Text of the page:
There has been reasonable interest in the i686 builds for CentOS-7. And we also need some i686 components for the x86_64 multilib payload.
As a step-1 of the process, we are going to try and workout how much of the published sources built on i686, bootstraping the builds from Fedora-19/i686 and then rebuilding onto itself. The targets setup for that are c6.99.00 ( bootstrap from f19 ) and c6.99.01 ( build over itself ). Builds for c6.99.00 are now running, you can track status at http://lists.centos.org/pipermail/centos-build-reports/2014-January/ - with 9 build workers running, I expect the build round to be over in just over 24 hrs.
Once that is done, we will move to c6.99.01, and fix build failures and address specific issues. For the .00 builds, were just building blind to get some binary code into the build roots, the real QA stuff will only happen into the 01 builds and onto the 02 ones.
13 thoughts on "i686 effort is kicking off"
awesome, so that means that CentOS7 will be released soon ? even the beta version 🙂
According to Intel, 586 was Pentium and Pentium and Pentium II were 686. Intel introduced PAE in the 686 then went to Pentium III then (then the marginally compatible Itanium then) Pentium IV in which (after AMD added x64 extensions to x86) Intel added x64 extensions. So I'm confused as to WTF i686 means: does it means Centos will regress back several generations of CPU families? Does it mean that every version of Centos before 7 was optimized for Pentium I 66MHz processors? Does this mean that Centos will no longer run on AMD processors? Please clarify, someone?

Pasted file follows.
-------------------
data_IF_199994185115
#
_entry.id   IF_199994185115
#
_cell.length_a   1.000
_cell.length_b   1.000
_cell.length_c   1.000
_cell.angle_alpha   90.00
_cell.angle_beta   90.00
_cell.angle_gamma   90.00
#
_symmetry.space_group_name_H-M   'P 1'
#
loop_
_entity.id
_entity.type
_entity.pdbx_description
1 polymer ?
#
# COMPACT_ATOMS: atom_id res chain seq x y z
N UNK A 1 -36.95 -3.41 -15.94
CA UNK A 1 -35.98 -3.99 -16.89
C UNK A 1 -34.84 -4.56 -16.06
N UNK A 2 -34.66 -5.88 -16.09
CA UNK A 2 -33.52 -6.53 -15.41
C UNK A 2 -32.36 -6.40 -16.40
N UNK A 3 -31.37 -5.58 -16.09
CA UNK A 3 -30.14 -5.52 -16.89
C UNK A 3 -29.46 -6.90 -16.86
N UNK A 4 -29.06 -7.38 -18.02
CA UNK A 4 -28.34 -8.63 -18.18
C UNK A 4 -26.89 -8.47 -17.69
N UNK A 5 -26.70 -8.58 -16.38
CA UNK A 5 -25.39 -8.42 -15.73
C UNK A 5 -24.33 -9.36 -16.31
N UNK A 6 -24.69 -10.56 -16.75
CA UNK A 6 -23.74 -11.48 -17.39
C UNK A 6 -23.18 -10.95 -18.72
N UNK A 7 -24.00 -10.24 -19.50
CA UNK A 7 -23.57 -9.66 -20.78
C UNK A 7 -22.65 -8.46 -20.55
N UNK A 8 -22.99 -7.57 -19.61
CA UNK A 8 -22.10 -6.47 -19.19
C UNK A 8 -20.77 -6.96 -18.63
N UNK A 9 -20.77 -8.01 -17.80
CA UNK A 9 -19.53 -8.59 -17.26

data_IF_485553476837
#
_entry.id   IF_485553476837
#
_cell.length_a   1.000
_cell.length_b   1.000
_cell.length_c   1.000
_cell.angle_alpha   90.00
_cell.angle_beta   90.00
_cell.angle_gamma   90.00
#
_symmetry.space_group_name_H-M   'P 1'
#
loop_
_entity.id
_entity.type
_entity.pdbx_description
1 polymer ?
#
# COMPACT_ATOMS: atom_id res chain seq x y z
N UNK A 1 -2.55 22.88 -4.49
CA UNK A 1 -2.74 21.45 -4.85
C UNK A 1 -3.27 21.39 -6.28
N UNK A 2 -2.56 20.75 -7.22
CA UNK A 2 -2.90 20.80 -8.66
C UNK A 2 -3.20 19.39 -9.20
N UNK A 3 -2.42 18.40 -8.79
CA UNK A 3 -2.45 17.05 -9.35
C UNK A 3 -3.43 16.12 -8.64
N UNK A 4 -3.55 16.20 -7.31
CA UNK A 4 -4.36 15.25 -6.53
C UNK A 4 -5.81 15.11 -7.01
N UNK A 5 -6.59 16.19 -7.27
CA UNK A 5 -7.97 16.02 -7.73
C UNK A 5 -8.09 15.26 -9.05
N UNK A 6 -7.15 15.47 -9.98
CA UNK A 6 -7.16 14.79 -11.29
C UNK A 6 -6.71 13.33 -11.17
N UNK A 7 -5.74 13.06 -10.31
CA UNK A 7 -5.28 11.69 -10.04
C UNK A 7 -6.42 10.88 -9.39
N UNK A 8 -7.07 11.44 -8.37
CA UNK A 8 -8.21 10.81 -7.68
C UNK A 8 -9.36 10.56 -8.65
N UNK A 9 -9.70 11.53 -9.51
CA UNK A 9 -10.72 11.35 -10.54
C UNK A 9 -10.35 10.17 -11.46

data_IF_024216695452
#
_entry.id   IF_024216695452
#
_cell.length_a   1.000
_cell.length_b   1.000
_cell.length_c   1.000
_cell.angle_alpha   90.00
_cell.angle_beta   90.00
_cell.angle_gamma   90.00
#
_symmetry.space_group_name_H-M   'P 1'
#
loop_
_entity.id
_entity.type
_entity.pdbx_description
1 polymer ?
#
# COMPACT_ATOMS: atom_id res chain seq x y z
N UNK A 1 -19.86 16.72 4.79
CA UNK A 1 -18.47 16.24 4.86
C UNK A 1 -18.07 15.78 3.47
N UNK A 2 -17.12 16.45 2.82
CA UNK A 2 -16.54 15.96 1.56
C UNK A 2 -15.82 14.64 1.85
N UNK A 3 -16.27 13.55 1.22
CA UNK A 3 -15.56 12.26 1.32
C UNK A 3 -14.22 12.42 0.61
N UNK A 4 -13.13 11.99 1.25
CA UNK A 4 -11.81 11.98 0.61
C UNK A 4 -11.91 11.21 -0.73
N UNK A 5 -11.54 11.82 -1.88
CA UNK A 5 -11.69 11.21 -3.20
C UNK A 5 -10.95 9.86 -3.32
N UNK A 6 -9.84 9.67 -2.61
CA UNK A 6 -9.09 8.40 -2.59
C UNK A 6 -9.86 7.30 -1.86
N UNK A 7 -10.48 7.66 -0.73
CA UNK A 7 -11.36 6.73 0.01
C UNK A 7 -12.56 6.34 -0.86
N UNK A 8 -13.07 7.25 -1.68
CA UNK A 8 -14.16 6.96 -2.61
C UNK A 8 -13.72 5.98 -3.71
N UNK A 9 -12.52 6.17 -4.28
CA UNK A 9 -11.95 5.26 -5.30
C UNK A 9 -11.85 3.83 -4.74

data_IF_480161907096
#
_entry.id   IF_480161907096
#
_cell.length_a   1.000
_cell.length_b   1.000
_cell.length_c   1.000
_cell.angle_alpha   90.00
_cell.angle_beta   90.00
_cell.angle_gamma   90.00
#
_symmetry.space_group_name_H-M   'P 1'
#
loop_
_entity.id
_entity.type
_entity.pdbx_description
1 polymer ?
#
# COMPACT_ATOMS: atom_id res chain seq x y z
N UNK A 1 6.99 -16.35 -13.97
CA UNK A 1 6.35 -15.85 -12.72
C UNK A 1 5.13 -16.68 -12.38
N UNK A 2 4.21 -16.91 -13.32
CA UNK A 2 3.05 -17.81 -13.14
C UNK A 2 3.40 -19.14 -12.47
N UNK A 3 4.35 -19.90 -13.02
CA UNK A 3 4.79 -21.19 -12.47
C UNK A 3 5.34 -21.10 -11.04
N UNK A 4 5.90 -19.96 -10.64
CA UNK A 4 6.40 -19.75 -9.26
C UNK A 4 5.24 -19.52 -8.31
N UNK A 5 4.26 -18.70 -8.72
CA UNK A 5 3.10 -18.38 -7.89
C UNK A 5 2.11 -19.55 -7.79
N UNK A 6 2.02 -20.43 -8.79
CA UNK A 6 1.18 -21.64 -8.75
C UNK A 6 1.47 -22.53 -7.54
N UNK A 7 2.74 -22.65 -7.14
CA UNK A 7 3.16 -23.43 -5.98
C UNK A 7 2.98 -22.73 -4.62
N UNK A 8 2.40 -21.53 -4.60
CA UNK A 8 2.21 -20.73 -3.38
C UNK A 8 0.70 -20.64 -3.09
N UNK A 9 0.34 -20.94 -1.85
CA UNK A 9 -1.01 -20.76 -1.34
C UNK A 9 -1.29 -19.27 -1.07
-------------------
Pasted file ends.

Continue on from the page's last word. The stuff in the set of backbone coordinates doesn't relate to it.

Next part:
@Stephen Jacks - This is just stuff for the 32 bit x86 builds. If you're using 64-bit CentOS (most people are), then you can ignore this. 🙂
An i586 class processor would be the Intel P5x architecture (Pentium), AMD K5 or Cyrix 6x86. i686 would be the Pentium Pro, Pentium II and the AMD K6.
When a Linux version specifies i586/i686, it means the absolute bare minimum architecture it will run on in any configuration.
Though getting the distribution to actually run on such an old processor may require recompiling the kernel and a bunch of other packages to remove optimizations made for more modern instruction sets that they don't support like SSE, 3dnow, etc.
An ARM build would also be nice as this seems to become popular...
Is there a mailing list I can track to follow the status of the 32 bit port?
You may want to follow this thread on the centos-devel mailing list:
Any sort of ETA for the 32 bit version of CentOS 7?
An update from Johnny Hughes:
CentOS-7 i686 Arch
"CentOS-7 i686 Arch is coming along nicely. We should have a tree, install ISO and Live ISO next week to test with the QA team."
i would have a bunch of Pentium II PCs to set up and don't really care about 6 (using 5.11 for prod and happily testing around 7 since a few months on x86_64)
is there a way to partake in the Q&A process?
Is the i686 port dead?
i686 is released at http://mirror.centos.org/altarch/7/